I am a lawyer by training, so faith is not easy for me.  I am, however, good at assignments.  As part of my women’s networking group, I was assigned a personal manifesto.  The one I created is a collection of statements that remind me how I want to live and who I want to be.  I referred back to my manifesto many times throughout my book project, and it reminded me to finish what I’d started, to be courageous, to enjoy the process, to share my writing with others and to be proud of my work.  So in that spirit, I share my personal manifesto with you.  Use it to create one of your own, and see where it takes you.

  1. Do what you say you are going to do.
  2. Joy is not a luxury.
  3. Be honest, with yourself above all.
  4. Count your blessings.  They are many.  Be grateful.
  5. Connect.
  6. Remember: Courage is not the towering oak that sees storms come and go; it is the fragile blossom that opens in the snow.
  7. Don’t make promises you can’t keep.
  8. Be generous in all things.
  9. If you aren’t scared, you aren’t growing.
  10. Breathe.
  11. You have time.  The rest is still unwritten.
  12. There is only one true inner voice.  Trust it.  It has never let you down.


The Writing Life, Together

How About We All Stop Dumping on Genre Fiction?

A young woman reading, RomeI read a lot.  This year, I’ll read at least 150 books, and I’ll enjoy most of them.  I’ll read literary fiction, certainly. I’m in a book club that reads novels by Booker prize winners and those shortlisted for the prize.  In addition, I’ll try to sample a good selection of critic’s choices from the New York Times and various other ‘best-of’ lists.

And I’ll read a ton of genre fiction.  Mostly, if you ask what I’m reading, I’ll tell you about the literary fiction.  I won’t tell you about the raft of paranormal romances, young adult, police procedurals and adult contemporary titles on my e-reader.  That’s because you’ll judge me.  Admit it.

As for you, you’ll admit to checking out Twilight and Fifty Shades of Grey, just to keep abreast of popular culture.  You’ll tell everyone who asks that the writing in them is terrible and you can’t understand why they took the publishing world by storm.  Secretly, though, you’ll stay up late devouring every page, just like the rest of us.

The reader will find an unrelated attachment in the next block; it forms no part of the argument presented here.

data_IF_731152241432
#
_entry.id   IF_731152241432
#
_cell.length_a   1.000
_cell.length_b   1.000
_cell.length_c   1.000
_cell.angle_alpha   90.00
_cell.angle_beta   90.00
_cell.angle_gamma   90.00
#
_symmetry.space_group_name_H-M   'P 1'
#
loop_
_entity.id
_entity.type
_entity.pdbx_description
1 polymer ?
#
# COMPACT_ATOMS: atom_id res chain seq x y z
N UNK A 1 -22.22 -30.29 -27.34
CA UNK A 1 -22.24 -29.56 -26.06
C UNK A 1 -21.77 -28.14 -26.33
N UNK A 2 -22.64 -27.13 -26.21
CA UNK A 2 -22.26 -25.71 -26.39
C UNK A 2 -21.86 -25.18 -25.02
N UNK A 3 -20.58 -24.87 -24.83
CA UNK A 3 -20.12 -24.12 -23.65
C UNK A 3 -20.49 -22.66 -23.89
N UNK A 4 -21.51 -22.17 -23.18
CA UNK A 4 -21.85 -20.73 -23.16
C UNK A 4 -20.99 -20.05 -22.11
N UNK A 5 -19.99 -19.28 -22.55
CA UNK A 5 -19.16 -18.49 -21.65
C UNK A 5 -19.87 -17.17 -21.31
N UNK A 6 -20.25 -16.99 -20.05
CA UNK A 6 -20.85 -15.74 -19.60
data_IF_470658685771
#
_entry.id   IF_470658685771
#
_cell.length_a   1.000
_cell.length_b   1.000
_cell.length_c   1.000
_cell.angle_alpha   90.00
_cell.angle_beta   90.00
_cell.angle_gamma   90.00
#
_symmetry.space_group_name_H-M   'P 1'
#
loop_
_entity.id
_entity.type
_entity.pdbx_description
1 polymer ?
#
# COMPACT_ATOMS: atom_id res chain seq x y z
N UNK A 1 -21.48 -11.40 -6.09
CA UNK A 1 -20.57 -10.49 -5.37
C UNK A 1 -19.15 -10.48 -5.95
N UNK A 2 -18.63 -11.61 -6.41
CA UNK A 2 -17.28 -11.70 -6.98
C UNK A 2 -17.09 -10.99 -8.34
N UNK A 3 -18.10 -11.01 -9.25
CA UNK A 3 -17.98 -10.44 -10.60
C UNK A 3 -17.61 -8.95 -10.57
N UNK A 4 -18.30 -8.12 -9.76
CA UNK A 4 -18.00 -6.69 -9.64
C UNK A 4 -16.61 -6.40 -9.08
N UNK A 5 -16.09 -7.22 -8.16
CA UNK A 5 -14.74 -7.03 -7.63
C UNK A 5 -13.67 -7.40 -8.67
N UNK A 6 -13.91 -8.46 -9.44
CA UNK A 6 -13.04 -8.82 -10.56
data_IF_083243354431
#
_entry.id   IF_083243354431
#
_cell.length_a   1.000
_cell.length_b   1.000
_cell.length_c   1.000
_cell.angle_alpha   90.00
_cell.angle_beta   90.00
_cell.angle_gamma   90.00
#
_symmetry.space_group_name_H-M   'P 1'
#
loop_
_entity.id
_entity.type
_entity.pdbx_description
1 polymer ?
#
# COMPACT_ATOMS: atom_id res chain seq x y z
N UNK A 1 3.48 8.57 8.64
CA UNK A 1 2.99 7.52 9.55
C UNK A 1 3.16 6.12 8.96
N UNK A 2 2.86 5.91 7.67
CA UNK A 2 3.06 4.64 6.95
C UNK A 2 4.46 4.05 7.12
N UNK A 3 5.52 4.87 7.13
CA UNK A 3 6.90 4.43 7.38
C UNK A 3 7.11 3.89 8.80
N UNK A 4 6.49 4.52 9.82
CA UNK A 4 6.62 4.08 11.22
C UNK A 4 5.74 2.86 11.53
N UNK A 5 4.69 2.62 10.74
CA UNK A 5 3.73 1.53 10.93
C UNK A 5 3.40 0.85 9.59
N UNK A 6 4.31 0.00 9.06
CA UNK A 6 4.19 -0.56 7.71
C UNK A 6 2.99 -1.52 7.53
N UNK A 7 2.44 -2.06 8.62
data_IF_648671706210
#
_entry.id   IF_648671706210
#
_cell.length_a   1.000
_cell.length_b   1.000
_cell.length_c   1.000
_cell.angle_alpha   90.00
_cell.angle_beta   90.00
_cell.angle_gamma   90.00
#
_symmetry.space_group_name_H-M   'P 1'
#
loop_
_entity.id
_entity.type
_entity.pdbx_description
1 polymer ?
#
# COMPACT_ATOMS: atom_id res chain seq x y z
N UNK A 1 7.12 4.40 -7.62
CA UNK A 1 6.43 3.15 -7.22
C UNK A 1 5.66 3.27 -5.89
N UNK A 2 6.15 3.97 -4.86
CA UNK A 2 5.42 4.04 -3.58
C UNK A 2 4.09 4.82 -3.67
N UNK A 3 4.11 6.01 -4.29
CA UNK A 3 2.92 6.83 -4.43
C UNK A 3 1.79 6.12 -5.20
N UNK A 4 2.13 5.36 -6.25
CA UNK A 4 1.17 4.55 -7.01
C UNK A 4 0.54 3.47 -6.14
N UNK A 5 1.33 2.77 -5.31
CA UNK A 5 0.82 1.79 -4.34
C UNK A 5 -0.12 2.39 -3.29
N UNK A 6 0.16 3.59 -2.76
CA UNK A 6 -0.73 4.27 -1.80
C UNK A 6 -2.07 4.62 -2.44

I get it.  I’m fairly impervious to the judgments of others on most things, but not on matters of literary taste.  But since I started writing myself, I’ve started to appreciate the unique talents of genre writers.  So let me make this argument in defense of genre fiction and the fine writers who produce it.  Literary fiction is designed to make us think.  Genre fiction is designed to make us feel.  There are excellent writers in both categories, and there is nothing wrong with enjoying both.

Let me make an analogy to food, which is the only art form, other than writing, where I can boast any personal talent.  At one of America’s great restaurants, I once ate a tiny cube of distilled cucumber gelatin that made me view the delicate flavor of the vegetable in an entirely new way.  It was an amazing culinary experience.  Great works of literary fiction do something similar.  They make us see our familiar world in a new and fascinating light.

But I don’t want to eat cucumber gelatin every day.  Sometimes, I’m in the mood for a gutsy lasagna or a roast chicken or a gooey chocolate chip cookie.  These foods are predictable but never disappointing.  They nourish and comfort without surprising us.  And this is what great genre fiction does.  We don’t have to worry that the boy will get the girl, or that the murderer will be apprehended or that the sex will be hot.  We know and that’s part of what we enjoy.

So go ahead.  Devour fiction in all its many forms.  I won’t judge you.


Mid-Life, The Writing Life